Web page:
Here’s another way to look at community. As a leader, I believe I need to belong to multiple communities in order to be effective. This means creating a community outside of a team, specifically through mentorship.

I have found so many people in my building – both new and seasoned leaders – who are willing to help me navigate my new responsibilities. Having someone to problem-solve with has been incredibly valuable this year. As a leader it’s important to know when to ask for help. Find someone, or a group of people, to build relationships, trust, and community with to help you maneuver the trials and tribulations of being a leader.

It’s Always about the Students

The one thing I have been trying to keep in the forefront of my mind this year is this: the work I do as a leader, and the work we do collectively, is all for the students.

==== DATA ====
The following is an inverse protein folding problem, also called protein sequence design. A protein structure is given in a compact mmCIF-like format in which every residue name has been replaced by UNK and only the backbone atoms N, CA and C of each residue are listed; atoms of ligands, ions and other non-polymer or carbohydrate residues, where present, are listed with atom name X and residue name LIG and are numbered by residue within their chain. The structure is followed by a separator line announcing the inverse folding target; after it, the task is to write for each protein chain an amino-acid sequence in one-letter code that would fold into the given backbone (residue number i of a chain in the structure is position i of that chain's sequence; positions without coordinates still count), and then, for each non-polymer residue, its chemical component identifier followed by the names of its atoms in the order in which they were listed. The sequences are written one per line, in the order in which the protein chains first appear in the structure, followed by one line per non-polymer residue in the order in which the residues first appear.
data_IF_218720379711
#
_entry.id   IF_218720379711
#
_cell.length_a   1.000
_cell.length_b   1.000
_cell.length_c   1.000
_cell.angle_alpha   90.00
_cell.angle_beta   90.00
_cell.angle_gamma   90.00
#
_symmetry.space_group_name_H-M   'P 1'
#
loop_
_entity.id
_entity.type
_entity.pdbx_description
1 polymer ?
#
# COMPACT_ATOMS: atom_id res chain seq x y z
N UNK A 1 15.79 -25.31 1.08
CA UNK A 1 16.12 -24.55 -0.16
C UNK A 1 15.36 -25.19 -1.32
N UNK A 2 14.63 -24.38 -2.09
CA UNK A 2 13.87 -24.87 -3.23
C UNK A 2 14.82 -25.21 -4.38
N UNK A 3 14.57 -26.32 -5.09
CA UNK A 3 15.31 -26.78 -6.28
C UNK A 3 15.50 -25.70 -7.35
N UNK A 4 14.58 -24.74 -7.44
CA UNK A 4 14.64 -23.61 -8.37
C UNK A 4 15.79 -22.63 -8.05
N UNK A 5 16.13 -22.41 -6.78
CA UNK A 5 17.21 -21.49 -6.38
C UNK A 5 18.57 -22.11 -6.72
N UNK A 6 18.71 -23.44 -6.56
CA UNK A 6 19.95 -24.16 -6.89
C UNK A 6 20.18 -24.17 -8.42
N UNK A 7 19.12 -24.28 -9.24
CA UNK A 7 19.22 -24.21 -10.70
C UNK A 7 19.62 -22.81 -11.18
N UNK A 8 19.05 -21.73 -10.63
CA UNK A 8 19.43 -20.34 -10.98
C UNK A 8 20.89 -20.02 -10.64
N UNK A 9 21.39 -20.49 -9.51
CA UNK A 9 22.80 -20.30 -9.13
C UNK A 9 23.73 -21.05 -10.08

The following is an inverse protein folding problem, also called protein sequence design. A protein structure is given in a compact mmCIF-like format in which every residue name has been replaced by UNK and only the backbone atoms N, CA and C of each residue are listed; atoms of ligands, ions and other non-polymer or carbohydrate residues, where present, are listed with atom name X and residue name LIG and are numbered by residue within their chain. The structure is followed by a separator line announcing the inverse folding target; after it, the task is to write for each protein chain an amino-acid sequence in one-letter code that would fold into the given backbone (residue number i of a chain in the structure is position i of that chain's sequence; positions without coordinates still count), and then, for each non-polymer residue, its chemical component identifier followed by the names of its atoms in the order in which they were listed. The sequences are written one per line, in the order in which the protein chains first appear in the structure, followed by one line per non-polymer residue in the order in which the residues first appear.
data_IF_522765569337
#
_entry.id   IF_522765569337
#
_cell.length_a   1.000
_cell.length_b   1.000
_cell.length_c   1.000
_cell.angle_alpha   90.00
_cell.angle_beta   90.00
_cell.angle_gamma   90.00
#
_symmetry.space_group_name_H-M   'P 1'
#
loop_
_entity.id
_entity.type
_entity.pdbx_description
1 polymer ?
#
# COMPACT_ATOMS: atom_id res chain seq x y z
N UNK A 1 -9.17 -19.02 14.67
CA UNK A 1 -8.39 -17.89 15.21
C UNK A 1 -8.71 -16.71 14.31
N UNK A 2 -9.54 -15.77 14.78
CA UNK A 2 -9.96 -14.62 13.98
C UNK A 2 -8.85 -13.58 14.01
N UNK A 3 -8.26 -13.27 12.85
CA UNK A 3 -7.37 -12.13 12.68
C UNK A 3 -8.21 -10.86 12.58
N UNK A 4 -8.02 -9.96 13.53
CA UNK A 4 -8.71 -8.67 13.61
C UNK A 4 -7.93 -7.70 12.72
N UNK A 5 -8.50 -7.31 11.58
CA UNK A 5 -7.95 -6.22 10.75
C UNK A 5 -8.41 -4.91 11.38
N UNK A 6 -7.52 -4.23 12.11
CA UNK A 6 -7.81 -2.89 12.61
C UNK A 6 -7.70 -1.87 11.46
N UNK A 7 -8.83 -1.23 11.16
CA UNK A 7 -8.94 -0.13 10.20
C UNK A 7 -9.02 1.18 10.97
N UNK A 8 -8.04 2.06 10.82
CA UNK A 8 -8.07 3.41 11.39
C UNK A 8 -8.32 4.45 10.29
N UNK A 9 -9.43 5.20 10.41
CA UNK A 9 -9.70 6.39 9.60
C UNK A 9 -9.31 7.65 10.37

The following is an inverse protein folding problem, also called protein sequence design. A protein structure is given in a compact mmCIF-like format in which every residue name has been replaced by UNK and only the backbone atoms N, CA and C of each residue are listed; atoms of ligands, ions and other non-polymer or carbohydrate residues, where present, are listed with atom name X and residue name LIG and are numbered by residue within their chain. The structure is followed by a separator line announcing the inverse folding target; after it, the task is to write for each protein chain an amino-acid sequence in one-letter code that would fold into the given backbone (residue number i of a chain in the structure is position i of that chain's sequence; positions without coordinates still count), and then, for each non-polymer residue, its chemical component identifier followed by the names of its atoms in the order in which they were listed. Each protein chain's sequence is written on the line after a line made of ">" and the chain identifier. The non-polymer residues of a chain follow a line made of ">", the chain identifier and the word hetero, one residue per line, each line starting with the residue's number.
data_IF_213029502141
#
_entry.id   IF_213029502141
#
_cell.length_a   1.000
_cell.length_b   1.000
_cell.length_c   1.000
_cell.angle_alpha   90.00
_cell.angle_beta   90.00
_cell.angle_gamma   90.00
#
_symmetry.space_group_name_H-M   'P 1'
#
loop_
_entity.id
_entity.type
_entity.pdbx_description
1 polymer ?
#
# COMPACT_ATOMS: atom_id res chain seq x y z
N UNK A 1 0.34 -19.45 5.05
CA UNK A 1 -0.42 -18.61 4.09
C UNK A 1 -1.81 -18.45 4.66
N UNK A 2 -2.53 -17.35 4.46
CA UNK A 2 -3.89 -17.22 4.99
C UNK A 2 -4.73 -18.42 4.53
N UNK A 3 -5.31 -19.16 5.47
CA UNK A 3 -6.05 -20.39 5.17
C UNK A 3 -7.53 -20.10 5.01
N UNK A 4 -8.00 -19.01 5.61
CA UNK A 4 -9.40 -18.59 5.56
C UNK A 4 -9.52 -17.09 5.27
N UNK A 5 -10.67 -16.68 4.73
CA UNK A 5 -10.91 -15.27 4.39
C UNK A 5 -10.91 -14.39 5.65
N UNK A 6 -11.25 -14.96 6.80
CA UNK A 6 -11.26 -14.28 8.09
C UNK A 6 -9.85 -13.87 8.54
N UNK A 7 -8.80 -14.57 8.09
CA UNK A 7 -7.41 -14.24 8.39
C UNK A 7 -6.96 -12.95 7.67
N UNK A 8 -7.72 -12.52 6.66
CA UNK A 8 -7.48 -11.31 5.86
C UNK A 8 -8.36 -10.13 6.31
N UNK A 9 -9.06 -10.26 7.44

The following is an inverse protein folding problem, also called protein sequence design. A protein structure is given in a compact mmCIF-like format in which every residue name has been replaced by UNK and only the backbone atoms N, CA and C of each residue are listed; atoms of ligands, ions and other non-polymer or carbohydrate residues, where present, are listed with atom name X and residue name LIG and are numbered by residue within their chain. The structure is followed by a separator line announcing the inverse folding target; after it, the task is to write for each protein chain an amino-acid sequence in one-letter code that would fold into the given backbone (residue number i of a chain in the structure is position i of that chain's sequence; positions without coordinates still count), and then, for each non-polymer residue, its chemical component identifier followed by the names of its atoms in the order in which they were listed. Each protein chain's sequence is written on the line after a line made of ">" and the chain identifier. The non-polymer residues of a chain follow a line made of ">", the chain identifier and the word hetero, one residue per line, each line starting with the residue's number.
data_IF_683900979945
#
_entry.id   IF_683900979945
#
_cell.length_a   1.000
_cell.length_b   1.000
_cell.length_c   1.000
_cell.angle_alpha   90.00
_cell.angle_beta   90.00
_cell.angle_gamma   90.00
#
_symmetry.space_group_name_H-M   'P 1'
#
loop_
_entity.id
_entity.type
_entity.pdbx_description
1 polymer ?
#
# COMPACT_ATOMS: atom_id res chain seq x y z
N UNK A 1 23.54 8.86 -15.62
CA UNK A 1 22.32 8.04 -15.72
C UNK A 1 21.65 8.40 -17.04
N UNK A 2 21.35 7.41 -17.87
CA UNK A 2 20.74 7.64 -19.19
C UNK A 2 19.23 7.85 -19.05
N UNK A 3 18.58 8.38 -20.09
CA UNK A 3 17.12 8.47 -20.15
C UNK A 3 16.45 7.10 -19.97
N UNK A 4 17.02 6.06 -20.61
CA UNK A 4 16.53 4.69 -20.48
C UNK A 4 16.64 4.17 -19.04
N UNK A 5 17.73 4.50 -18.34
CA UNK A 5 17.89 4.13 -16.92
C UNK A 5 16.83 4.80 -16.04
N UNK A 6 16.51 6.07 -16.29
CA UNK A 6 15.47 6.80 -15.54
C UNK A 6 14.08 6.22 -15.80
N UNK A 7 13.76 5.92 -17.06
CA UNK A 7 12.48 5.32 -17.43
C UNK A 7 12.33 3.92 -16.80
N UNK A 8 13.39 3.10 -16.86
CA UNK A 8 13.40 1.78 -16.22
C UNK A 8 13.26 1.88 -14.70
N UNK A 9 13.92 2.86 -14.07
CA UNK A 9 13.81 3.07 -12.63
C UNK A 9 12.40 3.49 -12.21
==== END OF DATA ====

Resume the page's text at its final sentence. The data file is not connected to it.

Even though I may be leading a group of adults, the work and conversations should be centered on what everyone is doing for the students we have shared responsibility for.

Sometimes I think we can get so bogged down in the minutiae of our daily demands we may forget that working together to make a difference in students’ lives is why we became teachers. As we focus our leadership on building relationships, community, and trust, we need to remember that this work has ripple effects. We can continue to make positive change in the lives of our colleagues while also having an impact on students.

I know that I have so much to learn, but I’m hoping that by building relationships, trust, and community, I will have the foundation I need to continue growing my understanding of what effective leadership looks like in our unique profession.

Katie Durkin (@kmerz610) has been teaching English Language Arts to middle school students for over a decade, and currently teaches 7th grade Reading Workshop at public Middlebrook School in Wilton, Connecticut. She is a zealous reader of middle grade and young adult books and enjoys sharing her love and passion for reading with her students.

In 2022 Katie graduated from Northeastern University with her doctorate in education, where her research examined the impact of classroom libraries on middle school students’ reading engagement. She was the 2020 recipient of the Edwyna Wheadon Postgraduate Training Scholarship from the National Council of Teachers of English. She writes regularly for MiddleWeb.